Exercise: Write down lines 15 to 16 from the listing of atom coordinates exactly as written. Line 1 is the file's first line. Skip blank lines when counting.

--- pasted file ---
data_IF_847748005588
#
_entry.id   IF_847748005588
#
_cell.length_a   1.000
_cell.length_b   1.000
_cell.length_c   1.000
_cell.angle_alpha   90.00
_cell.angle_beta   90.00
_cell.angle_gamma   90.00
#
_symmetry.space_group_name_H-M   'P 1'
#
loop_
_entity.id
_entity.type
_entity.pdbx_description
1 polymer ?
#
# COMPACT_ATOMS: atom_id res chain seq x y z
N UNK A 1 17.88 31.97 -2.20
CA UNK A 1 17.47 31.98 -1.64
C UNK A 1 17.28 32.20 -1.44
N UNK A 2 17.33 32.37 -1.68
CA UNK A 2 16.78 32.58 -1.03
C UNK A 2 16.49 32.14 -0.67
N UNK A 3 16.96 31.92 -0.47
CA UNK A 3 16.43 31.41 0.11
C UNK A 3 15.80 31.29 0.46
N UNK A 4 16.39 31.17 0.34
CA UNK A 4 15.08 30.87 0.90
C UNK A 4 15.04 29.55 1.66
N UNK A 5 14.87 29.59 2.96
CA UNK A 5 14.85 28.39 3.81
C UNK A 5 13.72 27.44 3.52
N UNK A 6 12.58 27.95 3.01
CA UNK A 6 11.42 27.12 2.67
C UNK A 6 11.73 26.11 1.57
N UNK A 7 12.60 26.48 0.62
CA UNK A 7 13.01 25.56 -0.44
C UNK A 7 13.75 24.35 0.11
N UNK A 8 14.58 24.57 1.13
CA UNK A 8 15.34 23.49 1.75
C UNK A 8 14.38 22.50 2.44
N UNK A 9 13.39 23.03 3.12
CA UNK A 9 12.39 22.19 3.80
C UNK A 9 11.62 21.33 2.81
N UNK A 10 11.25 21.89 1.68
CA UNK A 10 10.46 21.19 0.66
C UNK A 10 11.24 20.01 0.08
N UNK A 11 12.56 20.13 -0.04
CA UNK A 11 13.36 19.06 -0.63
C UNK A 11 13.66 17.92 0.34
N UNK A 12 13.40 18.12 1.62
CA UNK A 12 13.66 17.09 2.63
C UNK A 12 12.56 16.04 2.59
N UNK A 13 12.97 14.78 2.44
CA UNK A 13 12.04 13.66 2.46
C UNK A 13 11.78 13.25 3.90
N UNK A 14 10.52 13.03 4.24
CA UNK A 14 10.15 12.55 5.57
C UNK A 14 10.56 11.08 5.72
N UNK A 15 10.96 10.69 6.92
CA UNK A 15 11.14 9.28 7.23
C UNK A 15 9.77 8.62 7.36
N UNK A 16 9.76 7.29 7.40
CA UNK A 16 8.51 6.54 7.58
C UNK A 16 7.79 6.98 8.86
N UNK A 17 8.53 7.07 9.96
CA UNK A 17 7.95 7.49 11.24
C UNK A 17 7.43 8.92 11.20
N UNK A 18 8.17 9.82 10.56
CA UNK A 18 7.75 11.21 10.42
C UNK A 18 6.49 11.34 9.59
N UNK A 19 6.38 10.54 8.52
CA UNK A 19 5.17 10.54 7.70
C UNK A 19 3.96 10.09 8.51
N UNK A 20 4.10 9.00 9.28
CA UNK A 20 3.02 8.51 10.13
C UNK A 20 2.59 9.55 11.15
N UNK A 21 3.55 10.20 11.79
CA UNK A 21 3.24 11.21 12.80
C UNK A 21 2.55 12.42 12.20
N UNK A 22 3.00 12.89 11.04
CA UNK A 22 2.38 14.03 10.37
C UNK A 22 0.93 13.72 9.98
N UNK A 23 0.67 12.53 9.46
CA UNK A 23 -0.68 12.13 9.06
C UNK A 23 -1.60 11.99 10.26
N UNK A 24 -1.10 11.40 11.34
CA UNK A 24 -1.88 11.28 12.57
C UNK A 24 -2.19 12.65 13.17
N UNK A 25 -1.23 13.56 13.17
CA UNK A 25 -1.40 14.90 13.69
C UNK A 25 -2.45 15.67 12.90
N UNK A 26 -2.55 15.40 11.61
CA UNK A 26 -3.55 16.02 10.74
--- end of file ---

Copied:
_entity.id
_entity.type